Memory of the Mother of the Lord

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Reading of the Word of God

Praise to you, o Lord, King of eternal glory

The Spirit of the Lord is upon you.
The child you shall bear will be holy.

Praise to you, o Lord, King of eternal glory

Matthew 6, 7-15

'In your prayers do not babble as the gentiles do, for they think that by using many words they will make themselves heard.

Do not be like them; your Father knows what you need before you ask him.

So you should pray like this: Our Father in heaven, may your name be held holy,

your kingdom come, your will be done, on earth as in heaven.

Give us today our daily bread.

And forgive us our debts, as we have forgiven those who are in debt to us.

And do not put us to the test, but save us from the Evil One.

'Yes, if you forgive others their failings, your heavenly Father will forgive you yours;

but if you do not forgive others, your Father will not forgive your failings either.


Praise to you, o Lord, King of eternal glory

Look down, O Lord, on your servants.
Be it unto us according to your word.

Praise to you, o Lord, King of eternal glory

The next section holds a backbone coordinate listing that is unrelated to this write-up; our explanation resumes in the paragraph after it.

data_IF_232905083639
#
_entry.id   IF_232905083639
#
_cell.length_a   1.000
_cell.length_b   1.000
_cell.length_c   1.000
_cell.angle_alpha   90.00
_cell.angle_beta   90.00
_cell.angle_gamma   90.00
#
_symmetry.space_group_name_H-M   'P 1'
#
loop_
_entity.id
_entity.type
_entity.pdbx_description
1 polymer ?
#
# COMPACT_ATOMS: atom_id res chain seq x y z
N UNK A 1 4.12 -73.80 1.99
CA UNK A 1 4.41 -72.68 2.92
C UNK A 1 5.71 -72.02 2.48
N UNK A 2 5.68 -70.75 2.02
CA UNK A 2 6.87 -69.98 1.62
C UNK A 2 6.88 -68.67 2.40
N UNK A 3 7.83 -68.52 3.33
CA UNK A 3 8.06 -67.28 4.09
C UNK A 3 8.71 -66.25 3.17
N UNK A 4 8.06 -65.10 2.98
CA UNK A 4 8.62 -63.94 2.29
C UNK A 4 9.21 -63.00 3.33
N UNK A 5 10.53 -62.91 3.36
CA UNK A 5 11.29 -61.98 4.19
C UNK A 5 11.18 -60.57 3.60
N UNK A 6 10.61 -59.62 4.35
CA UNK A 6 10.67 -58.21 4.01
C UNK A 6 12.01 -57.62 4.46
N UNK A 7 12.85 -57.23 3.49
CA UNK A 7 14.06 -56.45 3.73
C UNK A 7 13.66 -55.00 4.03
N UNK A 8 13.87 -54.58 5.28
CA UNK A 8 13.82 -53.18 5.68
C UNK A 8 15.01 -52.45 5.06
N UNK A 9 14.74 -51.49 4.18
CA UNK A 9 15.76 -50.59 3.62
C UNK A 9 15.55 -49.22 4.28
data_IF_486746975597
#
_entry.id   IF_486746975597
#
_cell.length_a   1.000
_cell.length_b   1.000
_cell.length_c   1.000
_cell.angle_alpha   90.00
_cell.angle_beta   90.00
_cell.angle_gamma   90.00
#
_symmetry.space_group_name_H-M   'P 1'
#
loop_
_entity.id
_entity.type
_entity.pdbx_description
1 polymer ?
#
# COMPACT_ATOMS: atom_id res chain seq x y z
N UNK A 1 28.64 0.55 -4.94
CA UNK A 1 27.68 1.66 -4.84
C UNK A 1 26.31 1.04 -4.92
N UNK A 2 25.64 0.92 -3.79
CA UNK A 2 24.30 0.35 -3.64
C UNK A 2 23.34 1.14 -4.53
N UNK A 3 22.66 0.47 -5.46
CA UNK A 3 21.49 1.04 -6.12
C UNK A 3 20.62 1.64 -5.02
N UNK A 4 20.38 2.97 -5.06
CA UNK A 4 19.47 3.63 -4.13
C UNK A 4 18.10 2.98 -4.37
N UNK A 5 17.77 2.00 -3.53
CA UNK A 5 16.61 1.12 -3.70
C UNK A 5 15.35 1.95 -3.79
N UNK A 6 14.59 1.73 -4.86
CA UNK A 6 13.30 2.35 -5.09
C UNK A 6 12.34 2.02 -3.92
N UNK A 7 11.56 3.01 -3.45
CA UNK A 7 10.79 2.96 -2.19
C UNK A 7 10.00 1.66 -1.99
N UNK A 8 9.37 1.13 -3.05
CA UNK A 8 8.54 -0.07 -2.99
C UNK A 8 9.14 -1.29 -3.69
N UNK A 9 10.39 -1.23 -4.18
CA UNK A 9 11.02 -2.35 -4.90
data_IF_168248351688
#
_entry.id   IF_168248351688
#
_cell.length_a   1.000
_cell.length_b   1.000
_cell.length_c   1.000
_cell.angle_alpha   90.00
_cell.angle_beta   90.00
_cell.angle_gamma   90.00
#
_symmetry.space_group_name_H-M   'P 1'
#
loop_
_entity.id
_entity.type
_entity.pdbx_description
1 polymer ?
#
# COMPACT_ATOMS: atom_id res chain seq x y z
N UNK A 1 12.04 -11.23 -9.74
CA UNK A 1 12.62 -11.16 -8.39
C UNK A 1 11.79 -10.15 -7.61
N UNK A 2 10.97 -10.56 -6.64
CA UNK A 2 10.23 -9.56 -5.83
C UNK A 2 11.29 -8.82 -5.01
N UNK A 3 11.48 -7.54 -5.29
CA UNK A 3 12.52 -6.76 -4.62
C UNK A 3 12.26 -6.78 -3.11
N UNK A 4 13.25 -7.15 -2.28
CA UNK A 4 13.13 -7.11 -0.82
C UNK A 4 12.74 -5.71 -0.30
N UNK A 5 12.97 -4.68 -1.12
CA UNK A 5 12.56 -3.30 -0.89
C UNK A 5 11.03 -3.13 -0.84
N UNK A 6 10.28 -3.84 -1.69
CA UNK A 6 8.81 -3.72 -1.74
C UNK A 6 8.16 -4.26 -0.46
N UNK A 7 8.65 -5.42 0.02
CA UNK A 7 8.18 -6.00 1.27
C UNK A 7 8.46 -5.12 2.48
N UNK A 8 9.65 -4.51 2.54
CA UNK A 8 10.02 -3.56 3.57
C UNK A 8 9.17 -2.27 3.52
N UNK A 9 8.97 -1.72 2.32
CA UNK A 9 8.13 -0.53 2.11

The liturgy of this Lenten season leads us to some of the most significant pages in the Gospel. They help us grow in our inner life. This is why we need to let our minds be instructed and our hearts be warmed by the words of the Gospel every day. Today Jesus gives us his prayer, the Our Father. He first warns us that prayer is not just the multiplication of words, as if their quantity were what counted and not the heart with which they are pronounced. Instead he wants to show us the path of direct prayer, which immediately reaches God’s heart. He is the only one who could have taught this. He alone is the perfect Son who knows the Father deeply. Because of this, and because he loves his disciples with a limitless love, he teaches them the highest prayer, the prayer that God cannot help but hear. The character of this prayer can be understood from its first word, Abba (father). With this simple word - used by children everywhere when speaking to their own fathers - Jesus accomplishes a true revolution with respect to the Jewish tradition of never even speaking God’s holy name. He involves us in his own intimacy with the Father. It is not that he "lowers" God to us, but rather that we are raised up to the heavens, to the very heart of God, "who is in heaven" so that we can call him "father." Even if the Father remains "in heaven" he is the One who embraces us. It is right to do the will of a Father like Him. It is right to ask for his kingdom to come soon, that is, the time when God’s holiness will finally be recognized. In the second part of the prayer, Jesus has us ask the Father about our daily life: we ask Him for bread, bread for our bodies and for our hearts. And then we dare to make a serious request: "Forgive us our debts, as we also have forgiven our debtors." It seems harsh and unrealistic: how can we make human forgiveness the model ("as we also...") of divine forgiveness? In truth it is extraordinarily wise. We see this in the following verses: "For if you forgive others their trespasses, your heavenly Father will also forgive you; but if you do not forgive others, neither will your Father forgive your trespasses." This language is incomprehensible to a society like ours, in which forgiveness is quite rare, if not totally obsolete and where resentment and animosity are weeds we have been unable to fully eradicate. But perhaps this is why we need to learn how to pray the Our Father even more.